Well, it only seems like yesterday that we were angsting over schools for The Boy and packing him off in his purple blazer and cap to his first day at Big School and now, hardly a moment later, we are looking at Sixth Forms. I really don't know where the last 10 years have gone.
We are so lucky to have a choice of two very different schools for Sixth Form. Both are rated as outstanding, one a grammar, one the comprehensive he currently attends, a school that I am passionate about. The Boy is considering medicine and feels that he would stand a better chance of getting into medical school from a grammar rather than the local comp. A sad reflection on the private/grammar/state divide in the UK but unfortunately quite likely true.
The Boys Grammar is very highly ranked in the league tables, very academic and well resourced, offers 30 different academic A levels and would, I know, push The Boy hard, which he needs. He's a typical teenage boy, struggling to find the balance between schoolwork and his addiction to his social life but who manages to get top marks by doing very little and I want him to be the best that he can be, not the best that he can be bothered to be. Boys from the Grammar go on to the Russell Group universities. It's made very clear in the prospectus that those are the only universities they rate and consider suitable for their Old Wordsworthians. And they wear suits in the Sixth Form, which, surprisingly, The Boy is very keen on. The headmaster was impressive and I left his address feeling that this was probably the right place for The Boy, there was a strong sense of tradition which I love (I'm from Tunbridge Wells for God's sake, it's in the water!) and it reminded me very much of my old Grammar school which I loved and which did it's best for me. I loved the idea of the Mentoring system there, where a member of staff mentors them all the way through Sixth Form but.... I wasn't sure about some of the teachers.
The Boy wants to do Chemistry so we made our way to the lab to meet the Head of Department. The room was packed as you'd expect from a) a boy's school and b) a school with an excellent record in the sciences. I then listened to him bang on for 10 minutes about how hard it was, how his A* students struggled with it and how you shouldn't do it unless you were really, really clever. Within minutes the room had practically emptied. He wasn't welcoming or particularly interested in The Boy or his friend and made no attempt to discuss the syllabus or, indeed, anything else with us. We later discovered that more students take Chemistry than any other A level and clearly he was doing his best to try and cull the numbers a bit for next year. The Boy said he didn't think he would do Chemistry after all.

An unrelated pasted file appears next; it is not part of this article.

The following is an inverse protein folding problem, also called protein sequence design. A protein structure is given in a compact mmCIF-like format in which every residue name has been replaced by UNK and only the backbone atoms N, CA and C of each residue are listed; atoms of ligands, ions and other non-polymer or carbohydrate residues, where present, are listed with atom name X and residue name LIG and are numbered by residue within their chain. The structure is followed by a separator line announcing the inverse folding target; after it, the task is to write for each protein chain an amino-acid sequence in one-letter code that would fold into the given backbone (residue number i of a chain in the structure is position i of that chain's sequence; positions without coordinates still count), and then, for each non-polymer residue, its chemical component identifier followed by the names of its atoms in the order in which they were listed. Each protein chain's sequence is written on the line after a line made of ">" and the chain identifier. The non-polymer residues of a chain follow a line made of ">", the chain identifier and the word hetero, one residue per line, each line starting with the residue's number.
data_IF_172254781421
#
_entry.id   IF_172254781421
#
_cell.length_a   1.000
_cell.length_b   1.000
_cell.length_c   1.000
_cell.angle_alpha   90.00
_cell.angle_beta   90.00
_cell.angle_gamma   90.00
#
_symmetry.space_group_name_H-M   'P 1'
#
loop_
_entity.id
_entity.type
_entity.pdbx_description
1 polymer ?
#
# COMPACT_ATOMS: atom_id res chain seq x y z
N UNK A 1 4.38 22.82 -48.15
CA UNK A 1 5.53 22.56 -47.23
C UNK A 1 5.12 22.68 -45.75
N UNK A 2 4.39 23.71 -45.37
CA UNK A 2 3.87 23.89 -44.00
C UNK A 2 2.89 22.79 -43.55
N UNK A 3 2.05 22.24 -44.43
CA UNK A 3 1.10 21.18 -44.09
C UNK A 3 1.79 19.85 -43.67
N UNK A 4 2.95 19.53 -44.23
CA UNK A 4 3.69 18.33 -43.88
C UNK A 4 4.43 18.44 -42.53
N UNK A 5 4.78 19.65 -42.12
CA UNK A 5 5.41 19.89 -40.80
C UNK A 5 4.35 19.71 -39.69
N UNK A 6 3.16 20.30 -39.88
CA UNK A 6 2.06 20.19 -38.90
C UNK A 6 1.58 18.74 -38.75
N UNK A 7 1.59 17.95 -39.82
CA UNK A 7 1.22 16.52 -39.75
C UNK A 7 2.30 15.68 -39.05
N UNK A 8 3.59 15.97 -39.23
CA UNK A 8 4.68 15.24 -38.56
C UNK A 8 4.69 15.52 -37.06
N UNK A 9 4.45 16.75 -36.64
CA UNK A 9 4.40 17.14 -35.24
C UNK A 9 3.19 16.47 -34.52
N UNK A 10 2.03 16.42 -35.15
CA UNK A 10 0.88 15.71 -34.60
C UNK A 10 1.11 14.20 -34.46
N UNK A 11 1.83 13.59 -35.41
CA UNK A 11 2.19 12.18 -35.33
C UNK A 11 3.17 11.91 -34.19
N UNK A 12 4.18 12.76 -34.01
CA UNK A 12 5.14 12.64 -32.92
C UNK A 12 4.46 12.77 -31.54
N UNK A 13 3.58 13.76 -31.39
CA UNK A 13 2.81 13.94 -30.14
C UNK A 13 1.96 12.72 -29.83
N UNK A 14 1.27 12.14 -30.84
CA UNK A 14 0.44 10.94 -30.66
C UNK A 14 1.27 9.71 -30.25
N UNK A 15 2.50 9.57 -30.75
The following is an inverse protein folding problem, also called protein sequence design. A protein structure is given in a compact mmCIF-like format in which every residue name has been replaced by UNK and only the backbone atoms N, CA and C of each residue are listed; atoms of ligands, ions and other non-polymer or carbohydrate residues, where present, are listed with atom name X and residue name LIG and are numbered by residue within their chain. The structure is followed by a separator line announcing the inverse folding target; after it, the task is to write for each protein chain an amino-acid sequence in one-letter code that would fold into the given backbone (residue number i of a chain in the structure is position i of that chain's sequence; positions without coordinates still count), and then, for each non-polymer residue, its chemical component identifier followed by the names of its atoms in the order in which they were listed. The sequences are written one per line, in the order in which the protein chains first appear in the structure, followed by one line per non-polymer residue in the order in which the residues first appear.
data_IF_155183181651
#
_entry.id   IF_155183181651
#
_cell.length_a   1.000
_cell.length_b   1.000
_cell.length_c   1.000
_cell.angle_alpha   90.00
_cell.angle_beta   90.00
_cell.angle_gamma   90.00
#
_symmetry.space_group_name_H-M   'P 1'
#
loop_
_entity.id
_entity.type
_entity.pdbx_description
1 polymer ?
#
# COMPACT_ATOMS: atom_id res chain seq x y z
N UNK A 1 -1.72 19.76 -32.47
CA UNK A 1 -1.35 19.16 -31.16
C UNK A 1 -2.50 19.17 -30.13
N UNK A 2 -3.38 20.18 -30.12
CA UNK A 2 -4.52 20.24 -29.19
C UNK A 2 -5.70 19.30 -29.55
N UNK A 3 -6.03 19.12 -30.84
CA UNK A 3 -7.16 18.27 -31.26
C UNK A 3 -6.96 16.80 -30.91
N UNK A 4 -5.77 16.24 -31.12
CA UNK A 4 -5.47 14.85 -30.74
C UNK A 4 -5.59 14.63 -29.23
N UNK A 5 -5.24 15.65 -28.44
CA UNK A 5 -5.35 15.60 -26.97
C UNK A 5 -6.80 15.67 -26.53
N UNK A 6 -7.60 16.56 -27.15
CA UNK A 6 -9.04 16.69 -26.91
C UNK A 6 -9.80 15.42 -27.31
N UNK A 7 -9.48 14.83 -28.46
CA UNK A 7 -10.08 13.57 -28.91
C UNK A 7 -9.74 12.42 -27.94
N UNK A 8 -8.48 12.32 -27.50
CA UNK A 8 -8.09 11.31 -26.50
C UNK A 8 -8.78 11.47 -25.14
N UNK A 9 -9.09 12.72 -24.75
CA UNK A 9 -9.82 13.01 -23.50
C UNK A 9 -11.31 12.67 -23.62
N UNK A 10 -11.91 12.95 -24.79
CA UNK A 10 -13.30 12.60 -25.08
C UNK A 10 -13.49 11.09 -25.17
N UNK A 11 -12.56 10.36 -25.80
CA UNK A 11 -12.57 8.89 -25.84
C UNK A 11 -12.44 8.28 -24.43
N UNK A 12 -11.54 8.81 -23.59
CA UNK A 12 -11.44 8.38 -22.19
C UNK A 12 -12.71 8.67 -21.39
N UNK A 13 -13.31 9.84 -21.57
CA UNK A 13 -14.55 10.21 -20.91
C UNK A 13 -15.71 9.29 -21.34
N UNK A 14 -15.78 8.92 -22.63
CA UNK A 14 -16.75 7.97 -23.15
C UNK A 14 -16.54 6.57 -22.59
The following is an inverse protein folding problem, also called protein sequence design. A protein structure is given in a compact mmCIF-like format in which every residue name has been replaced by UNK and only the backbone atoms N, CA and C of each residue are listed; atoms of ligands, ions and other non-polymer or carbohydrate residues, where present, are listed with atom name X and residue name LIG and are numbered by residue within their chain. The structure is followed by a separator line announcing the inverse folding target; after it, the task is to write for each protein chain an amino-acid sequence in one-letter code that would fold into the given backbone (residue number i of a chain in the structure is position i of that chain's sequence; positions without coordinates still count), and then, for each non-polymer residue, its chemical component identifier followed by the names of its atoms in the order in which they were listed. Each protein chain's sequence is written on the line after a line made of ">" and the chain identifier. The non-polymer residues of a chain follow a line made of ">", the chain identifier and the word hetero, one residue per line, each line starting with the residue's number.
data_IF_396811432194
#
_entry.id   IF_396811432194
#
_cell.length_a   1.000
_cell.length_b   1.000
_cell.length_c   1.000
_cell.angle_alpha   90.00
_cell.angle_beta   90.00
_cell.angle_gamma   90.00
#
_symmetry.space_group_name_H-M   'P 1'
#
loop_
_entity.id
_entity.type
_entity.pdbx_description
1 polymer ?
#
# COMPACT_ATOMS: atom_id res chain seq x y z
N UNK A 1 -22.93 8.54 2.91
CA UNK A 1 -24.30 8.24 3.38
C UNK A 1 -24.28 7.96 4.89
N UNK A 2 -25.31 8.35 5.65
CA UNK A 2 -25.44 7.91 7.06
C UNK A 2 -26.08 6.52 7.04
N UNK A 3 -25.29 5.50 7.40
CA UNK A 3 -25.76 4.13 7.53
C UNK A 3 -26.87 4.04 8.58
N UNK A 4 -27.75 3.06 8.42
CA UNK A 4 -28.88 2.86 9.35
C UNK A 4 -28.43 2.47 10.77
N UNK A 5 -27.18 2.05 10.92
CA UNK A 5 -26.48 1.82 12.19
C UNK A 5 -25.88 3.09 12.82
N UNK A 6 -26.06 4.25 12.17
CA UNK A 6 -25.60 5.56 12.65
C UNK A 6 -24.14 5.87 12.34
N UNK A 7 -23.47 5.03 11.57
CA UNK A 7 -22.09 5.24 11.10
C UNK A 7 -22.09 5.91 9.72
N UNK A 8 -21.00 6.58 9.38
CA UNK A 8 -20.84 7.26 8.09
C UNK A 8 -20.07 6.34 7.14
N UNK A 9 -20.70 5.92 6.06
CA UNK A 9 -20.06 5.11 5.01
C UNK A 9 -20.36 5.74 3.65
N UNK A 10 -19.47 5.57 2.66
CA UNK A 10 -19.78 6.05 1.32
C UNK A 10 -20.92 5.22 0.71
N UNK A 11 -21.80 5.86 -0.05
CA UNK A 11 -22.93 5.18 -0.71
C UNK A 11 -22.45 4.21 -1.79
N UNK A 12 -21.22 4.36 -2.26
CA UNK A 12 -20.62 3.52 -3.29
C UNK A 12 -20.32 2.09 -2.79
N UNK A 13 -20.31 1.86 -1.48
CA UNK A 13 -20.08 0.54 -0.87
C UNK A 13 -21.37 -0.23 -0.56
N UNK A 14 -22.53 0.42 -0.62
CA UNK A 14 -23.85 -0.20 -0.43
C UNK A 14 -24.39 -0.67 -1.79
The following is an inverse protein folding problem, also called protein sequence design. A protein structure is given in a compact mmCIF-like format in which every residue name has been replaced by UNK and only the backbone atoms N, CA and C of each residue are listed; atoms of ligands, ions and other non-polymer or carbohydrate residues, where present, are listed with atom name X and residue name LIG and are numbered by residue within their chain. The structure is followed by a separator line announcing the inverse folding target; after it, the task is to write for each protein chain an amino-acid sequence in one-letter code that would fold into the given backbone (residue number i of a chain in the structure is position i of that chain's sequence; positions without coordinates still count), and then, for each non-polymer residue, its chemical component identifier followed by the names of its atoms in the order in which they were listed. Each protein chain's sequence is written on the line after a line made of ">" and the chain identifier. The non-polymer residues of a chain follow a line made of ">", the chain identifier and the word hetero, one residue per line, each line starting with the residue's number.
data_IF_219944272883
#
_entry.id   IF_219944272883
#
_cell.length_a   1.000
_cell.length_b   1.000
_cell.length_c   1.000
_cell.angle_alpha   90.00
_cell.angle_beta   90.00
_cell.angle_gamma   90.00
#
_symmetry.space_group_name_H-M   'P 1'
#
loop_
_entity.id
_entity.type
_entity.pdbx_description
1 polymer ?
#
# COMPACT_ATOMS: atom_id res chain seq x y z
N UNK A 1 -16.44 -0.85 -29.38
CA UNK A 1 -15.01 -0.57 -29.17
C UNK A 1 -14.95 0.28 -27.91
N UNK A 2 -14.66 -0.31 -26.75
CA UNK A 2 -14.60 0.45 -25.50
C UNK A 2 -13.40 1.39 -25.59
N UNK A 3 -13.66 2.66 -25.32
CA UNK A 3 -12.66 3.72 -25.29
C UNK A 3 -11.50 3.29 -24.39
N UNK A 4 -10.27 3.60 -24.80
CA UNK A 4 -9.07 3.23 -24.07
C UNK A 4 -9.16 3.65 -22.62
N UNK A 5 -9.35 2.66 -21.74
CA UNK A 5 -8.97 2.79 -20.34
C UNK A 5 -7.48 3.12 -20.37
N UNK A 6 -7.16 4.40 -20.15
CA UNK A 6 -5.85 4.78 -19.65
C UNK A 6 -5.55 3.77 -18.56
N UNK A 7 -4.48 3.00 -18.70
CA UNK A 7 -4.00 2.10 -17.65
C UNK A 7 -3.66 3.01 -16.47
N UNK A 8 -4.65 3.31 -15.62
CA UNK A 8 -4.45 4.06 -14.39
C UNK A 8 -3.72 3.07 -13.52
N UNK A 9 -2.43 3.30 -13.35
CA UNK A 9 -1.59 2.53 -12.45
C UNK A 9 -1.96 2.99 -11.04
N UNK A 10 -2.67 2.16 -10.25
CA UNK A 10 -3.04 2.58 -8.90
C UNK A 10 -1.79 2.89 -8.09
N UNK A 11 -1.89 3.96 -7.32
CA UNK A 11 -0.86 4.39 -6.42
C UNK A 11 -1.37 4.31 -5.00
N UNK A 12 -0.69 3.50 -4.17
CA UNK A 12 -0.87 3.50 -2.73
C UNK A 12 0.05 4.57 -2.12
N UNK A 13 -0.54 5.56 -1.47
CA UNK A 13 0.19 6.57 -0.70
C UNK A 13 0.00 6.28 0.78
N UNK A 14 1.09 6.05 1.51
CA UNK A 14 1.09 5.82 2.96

We went to Physics where they said it was expected that you would do Maths A level as well, which he doesn't want to do but Biology went better. We spoke to a current student who raved about it and we left feeling a bit more positive. In French we explained that he had spent half of his school life in France. She asked if he could write French. I reiterated that he had been in the French public school system, not an international school as she has clearly assumed. Meanwhile the boy chatted happily with the French assistant who was from Normandy. The language department is excellent with over 30 boys studying French plus the option to study Spanish, Russian and Mandarin. There is a comprehensive programme of trips and exchanges as well.
The Boy left the Grammar feeling very good about it and determined to apply, although he had changed his plan to do Chemistry, Biology, Physics and French to Biology, Geology, English Language and French. It would mean a longer school day, a more complicated journey to school and leaving his very close group of friends, although four of them were also applying.
Then last week we went to the Open Evening for the Sixth Form at his current school. People who read my old French blog will know that one of the reasons we moved back from France was because of my reservations about the school system there. From the moment we walked into the school we knew we had made the right decision. Everything about it felt right. So I really wanted them to step up to the plate for the Sixth Form.
As it turned out, they didn't. The head of Sixth Form was a bit uninspiring and the brief talk by one of the head students saying that he managed to hold down a part time job and still go out partying was not what I really wanted The Boy to hear. The Head didn't make an appearance which was, I thought, a big mistake.The next disappointment was to find that both Chemistry and French were in the same pool which meant that he would not be able to do both. On the positive side it was standing room only in the hall so clearly a lot of people rate the Sixth Form but I left to meet the subject teachers with a sinking feeling that this school that I love so much was going to let us down. That would, though, make our decision much easier.